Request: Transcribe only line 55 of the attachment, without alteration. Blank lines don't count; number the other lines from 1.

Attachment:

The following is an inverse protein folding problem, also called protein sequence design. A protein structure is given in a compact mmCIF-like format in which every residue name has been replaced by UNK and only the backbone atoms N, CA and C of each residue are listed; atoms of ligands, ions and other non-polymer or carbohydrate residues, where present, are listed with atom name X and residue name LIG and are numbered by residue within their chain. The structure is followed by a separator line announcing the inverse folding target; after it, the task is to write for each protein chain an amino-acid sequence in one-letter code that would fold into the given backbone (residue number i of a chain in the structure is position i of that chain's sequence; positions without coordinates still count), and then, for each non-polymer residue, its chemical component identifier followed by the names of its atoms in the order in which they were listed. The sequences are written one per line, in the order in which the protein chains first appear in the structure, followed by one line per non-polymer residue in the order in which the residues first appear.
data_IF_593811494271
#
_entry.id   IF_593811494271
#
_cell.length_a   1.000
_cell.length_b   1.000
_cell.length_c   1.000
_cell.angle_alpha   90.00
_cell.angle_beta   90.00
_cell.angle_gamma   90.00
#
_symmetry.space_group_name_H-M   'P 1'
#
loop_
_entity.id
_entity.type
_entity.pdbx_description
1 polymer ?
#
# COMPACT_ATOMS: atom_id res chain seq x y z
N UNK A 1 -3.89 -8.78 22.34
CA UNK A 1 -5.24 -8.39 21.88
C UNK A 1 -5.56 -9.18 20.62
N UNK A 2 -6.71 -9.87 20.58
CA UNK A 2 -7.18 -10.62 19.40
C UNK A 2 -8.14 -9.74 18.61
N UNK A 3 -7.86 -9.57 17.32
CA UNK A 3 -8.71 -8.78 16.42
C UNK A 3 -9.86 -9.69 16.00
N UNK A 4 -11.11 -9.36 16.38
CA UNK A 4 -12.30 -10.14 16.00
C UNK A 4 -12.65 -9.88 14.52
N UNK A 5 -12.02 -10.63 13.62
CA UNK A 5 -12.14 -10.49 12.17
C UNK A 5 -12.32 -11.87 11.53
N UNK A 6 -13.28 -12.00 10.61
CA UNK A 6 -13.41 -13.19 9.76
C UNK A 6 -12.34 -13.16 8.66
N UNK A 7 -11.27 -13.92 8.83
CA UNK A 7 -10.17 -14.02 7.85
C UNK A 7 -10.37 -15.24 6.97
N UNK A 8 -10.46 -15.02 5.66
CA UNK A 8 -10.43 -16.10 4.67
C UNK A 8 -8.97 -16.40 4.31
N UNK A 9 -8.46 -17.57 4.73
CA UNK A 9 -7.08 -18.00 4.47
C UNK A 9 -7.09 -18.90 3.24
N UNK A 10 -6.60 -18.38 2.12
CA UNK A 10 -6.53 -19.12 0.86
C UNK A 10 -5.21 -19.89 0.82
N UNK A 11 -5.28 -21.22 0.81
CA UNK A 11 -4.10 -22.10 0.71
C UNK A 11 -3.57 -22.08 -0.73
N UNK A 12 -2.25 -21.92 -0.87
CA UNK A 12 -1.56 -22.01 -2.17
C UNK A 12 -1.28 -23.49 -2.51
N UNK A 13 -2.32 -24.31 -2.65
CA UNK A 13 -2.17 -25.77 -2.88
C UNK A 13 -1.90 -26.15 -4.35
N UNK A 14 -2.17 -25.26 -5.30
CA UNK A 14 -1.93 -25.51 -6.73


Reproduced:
N UNK A 12 -2.25 -21.92 -0.87